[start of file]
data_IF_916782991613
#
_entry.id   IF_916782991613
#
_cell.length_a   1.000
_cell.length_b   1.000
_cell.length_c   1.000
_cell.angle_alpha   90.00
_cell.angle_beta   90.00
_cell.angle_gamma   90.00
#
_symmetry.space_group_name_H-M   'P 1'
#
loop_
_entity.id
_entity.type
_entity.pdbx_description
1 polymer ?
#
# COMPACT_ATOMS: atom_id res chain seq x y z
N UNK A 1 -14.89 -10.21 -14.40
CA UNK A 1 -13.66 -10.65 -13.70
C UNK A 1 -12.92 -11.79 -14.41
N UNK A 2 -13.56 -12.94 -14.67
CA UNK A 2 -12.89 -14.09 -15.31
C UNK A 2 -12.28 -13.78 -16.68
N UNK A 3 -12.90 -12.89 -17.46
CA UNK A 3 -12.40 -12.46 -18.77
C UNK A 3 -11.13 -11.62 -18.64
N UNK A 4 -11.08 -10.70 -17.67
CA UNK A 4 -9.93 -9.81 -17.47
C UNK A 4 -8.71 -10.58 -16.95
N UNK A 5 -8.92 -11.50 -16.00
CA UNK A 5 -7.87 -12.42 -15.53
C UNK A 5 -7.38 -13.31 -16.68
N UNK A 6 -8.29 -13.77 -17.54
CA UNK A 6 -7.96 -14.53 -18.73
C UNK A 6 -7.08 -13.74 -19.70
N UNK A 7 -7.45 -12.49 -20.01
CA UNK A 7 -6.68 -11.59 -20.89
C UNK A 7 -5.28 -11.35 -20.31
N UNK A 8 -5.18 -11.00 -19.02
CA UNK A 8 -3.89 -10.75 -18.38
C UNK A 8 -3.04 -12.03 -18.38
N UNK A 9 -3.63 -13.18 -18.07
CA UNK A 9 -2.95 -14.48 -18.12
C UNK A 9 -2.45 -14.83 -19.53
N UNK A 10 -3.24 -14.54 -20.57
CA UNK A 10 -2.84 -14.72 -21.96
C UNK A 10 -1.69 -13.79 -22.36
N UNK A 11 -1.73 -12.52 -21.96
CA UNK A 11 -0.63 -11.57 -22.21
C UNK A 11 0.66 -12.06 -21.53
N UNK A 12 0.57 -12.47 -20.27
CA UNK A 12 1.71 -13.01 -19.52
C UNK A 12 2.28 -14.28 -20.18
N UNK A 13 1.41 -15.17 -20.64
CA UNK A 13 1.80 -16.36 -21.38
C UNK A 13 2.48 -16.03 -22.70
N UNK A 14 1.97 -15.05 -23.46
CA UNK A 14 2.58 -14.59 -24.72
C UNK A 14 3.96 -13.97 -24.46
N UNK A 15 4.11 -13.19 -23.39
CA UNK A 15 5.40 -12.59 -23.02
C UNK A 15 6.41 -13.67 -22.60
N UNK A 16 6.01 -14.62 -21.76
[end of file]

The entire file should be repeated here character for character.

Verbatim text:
data_IF_916782991613
#
_entry.id   IF_916782991613
#
_cell.length_a   1.000
_cell.length_b   1.000
_cell.length_c   1.000
_cell.angle_alpha   90.00
_cell.angle_beta   90.00
_cell.angle_gamma   90.00
#
_symmetry.space_group_name_H-M   'P 1'
#
loop_
_entity.id
_entity.type
_entity.pdbx_description
1 polymer ?
#
# COMPACT_ATOMS: atom_id res chain seq x y z
N UNK A 1 -14.89 -10.21 -14.40
CA UNK A 1 -13.66 -10.65 -13.70
C UNK A 1 -12.92 -11.79 -14.41
N UNK A 2 -13.56 -12.94 -14.67
CA UNK A 2 -12.89 -14.09 -15.31
C UNK A 2 -12.28 -13.78 -16.68
N UNK A 3 -12.90 -12.89 -17.46
CA UNK A 3 -12.40 -12.46 -18.77
C UNK A 3 -11.13 -11.62 -18.64
N UNK A 4 -11.08 -10.70 -17.67
CA UNK A 4 -9.93 -9.81 -17.47
C UNK A 4 -8.71 -10.58 -16.95
N UNK A 5 -8.92 -11.50 -16.00
CA UNK A 5 -7.87 -12.42 -15.53
C UNK A 5 -7.38 -13.31 -16.68
N UNK A 6 -8.29 -13.77 -17.54
CA UNK A 6 -7.96 -14.53 -18.73
C UNK A 6 -7.08 -13.74 -19.70
N UNK A 7 -7.45 -12.49 -20.01
CA UNK A 7 -6.68 -11.59 -20.89
C UNK A 7 -5.28 -11.35 -20.31
N UNK A 8 -5.18 -11.00 -19.02
CA UNK A 8 -3.89 -10.75 -18.38
C UNK A 8 -3.04 -12.03 -18.38
N UNK A 9 -3.63 -13.18 -18.07
CA UNK A 9 -2.95 -14.48 -18.12
C UNK A 9 -2.45 -14.83 -19.53
N UNK A 10 -3.24 -14.54 -20.57
CA UNK A 10 -2.84 -14.72 -21.96
C UNK A 10 -1.69 -13.79 -22.36
N UNK A 11 -1.73 -12.52 -21.96
CA UNK A 11 -0.63 -11.57 -22.21
C UNK A 11 0.66 -12.06 -21.53
N UNK A 12 0.57 -12.47 -20.27
CA UNK A 12 1.71 -13.01 -19.52
C UNK A 12 2.28 -14.28 -20.18
N UNK A 13 1.41 -15.17 -20.64
CA UNK A 13 1.80 -16.36 -21.38
C UNK A 13 2.48 -16.03 -22.70
N UNK A 14 1.97 -15.05 -23.46
CA UNK A 14 2.58 -14.59 -24.72
C UNK A 14 3.96 -13.97 -24.46
N UNK A 15 4.11 -13.19 -23.39
CA UNK A 15 5.40 -12.59 -23.02
C UNK A 15 6.41 -13.67 -22.60
N UNK A 16 6.01 -14.62 -21.76